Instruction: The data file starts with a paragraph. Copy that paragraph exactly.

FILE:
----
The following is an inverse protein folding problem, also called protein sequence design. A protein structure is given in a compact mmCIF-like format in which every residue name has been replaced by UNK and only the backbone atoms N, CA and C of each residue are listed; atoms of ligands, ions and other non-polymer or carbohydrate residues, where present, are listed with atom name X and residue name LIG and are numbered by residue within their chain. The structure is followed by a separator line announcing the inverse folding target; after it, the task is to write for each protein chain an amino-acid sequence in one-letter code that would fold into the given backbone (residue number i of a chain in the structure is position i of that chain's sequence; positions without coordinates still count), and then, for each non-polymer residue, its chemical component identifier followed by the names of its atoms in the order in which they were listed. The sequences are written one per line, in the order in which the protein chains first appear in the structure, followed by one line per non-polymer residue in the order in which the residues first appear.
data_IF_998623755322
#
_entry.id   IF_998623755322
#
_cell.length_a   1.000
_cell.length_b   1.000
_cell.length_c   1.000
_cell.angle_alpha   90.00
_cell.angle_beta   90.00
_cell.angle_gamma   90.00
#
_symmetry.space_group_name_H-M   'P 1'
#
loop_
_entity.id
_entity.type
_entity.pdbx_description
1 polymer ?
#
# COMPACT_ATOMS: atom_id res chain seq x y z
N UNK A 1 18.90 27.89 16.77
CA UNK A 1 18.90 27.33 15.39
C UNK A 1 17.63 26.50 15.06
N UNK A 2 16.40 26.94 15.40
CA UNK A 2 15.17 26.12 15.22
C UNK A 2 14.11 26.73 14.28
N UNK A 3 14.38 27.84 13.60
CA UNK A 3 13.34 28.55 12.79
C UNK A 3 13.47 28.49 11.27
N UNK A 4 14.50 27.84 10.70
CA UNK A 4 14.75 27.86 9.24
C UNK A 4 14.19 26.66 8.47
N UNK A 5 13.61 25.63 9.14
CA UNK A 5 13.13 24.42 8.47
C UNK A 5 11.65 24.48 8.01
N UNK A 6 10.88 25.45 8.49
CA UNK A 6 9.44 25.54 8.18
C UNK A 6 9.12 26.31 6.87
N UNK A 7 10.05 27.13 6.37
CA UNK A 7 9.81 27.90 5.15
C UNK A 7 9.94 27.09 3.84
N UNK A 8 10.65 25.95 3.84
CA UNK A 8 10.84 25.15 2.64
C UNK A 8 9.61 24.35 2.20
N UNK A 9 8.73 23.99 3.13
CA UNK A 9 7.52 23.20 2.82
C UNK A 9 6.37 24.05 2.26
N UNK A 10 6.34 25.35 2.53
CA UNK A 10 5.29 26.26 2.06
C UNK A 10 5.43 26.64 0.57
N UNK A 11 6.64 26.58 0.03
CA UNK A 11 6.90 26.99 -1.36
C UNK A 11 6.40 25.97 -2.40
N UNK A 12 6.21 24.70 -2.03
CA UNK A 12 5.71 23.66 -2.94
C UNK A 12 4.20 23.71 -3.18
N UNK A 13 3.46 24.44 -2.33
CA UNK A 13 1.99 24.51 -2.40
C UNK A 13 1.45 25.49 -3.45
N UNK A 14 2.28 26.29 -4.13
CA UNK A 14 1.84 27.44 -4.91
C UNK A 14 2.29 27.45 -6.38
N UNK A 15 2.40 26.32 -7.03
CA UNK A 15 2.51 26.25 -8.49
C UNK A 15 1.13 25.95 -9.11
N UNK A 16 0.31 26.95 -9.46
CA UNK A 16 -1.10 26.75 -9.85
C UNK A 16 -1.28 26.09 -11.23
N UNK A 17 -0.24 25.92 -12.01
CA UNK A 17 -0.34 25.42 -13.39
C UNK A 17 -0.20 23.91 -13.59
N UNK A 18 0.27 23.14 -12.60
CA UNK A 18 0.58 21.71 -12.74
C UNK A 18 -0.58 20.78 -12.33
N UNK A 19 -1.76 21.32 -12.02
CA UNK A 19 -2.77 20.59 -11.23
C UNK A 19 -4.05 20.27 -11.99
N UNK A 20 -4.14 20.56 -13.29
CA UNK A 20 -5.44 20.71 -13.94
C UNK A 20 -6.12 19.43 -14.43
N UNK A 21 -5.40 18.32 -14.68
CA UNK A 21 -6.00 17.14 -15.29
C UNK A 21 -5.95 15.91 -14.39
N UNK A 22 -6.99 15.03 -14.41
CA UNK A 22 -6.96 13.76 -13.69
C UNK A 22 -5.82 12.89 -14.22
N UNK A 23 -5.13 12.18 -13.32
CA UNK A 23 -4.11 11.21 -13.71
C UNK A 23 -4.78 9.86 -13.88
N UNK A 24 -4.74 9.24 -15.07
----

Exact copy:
The following is an inverse protein folding problem, also called protein sequence design. A protein structure is given in a compact mmCIF-like format in which every residue name has been replaced by UNK and only the backbone atoms N, CA and C of each residue are listed; atoms of ligands, ions and other non-polymer or carbohydrate residues, where present, are listed with atom name X and residue name LIG and are numbered by residue within their chain. The structure is followed by a separator line announcing the inverse folding target; after it, the task is to write for each protein chain an amino-acid sequence in one-letter code that would fold into the given backbone (residue number i of a chain in the structure is position i of that chain's sequence; positions without coordinates still count), and then, for each non-polymer residue, its chemical component identifier followed by the names of its atoms in the order in which they were listed. The sequences are written one per line, in the order in which the protein chains first appear in the structure, followed by one line per non-polymer residue in the order in which the residues first appear.